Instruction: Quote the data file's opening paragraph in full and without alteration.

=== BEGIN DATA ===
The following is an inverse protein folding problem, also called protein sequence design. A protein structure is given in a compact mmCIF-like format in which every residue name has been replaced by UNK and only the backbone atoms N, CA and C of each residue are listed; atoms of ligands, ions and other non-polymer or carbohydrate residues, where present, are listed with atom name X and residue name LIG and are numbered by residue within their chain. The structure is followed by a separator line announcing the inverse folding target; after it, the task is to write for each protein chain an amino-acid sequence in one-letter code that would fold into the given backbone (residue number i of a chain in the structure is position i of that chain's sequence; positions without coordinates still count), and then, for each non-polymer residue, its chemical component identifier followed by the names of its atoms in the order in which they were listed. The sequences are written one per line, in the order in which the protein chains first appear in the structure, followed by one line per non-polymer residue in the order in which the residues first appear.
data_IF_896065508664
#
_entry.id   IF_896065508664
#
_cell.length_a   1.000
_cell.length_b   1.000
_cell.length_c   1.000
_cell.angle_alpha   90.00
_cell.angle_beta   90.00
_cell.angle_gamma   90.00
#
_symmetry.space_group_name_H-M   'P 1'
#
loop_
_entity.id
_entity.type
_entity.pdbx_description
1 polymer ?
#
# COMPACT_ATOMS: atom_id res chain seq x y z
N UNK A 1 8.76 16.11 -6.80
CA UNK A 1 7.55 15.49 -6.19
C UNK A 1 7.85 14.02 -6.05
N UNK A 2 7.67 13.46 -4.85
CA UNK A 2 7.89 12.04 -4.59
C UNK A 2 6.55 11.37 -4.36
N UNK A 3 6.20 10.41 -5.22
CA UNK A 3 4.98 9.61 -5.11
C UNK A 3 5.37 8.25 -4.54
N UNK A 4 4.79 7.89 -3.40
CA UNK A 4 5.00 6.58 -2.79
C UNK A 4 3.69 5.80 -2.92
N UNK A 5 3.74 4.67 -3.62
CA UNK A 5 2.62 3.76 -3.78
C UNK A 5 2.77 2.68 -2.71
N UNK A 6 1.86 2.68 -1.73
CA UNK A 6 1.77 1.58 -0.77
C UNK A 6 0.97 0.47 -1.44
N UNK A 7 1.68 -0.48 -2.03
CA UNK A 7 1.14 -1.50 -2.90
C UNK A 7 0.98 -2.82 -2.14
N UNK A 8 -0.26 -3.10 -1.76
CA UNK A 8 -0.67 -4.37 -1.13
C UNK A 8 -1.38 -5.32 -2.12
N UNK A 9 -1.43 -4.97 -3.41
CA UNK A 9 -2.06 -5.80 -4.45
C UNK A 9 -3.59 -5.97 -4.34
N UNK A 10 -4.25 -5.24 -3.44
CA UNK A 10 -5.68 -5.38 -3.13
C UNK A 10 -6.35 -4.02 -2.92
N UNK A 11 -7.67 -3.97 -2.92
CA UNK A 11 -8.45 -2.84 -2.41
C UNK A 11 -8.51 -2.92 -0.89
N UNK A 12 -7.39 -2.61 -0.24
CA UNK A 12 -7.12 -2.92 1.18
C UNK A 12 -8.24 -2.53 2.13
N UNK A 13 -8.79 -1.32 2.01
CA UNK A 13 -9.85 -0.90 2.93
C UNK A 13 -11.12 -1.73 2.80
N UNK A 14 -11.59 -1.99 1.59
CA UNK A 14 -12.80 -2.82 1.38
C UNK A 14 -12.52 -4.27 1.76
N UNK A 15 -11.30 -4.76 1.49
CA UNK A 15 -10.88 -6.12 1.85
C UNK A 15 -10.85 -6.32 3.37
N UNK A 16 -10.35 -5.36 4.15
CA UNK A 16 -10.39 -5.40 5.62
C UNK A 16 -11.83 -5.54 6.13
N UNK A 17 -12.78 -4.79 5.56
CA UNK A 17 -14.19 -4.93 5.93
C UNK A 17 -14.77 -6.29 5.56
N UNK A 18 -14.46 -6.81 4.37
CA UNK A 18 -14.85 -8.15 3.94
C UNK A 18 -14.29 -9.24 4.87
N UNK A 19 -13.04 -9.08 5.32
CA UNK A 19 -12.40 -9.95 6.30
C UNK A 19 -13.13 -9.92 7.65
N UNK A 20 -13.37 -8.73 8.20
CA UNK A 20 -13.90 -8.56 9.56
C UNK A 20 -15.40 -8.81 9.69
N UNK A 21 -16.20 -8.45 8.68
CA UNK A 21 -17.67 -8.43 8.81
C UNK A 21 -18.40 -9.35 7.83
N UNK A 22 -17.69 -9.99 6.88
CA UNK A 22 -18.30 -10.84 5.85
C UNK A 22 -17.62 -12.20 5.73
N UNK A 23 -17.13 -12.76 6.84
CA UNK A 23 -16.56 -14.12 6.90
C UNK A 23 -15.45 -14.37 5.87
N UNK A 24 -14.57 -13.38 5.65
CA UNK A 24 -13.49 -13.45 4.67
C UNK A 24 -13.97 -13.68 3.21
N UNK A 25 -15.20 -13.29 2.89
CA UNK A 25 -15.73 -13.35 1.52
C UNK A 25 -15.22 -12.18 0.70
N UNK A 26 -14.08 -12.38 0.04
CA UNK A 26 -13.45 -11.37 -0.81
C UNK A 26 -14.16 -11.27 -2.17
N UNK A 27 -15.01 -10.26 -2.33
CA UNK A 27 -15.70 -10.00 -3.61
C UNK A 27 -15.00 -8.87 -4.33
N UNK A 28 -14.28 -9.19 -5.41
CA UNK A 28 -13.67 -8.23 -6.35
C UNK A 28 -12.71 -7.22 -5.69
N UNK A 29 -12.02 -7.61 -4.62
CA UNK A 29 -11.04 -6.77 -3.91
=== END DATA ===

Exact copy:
The following is an inverse protein folding problem, also called protein sequence design. A protein structure is given in a compact mmCIF-like format in which every residue name has been replaced by UNK and only the backbone atoms N, CA and C of each residue are listed; atoms of ligands, ions and other non-polymer or carbohydrate residues, where present, are listed with atom name X and residue name LIG and are numbered by residue within their chain. The structure is followed by a separator line announcing the inverse folding target; after it, the task is to write for each protein chain an amino-acid sequence in one-letter code that would fold into the given backbone (residue number i of a chain in the structure is position i of that chain's sequence; positions without coordinates still count), and then, for each non-polymer residue, its chemical component identifier followed by the names of its atoms in the order in which they were listed. The sequences are written one per line, in the order in which the protein chains first appear in the structure, followed by one line per non-polymer residue in the order in which the residues first appear.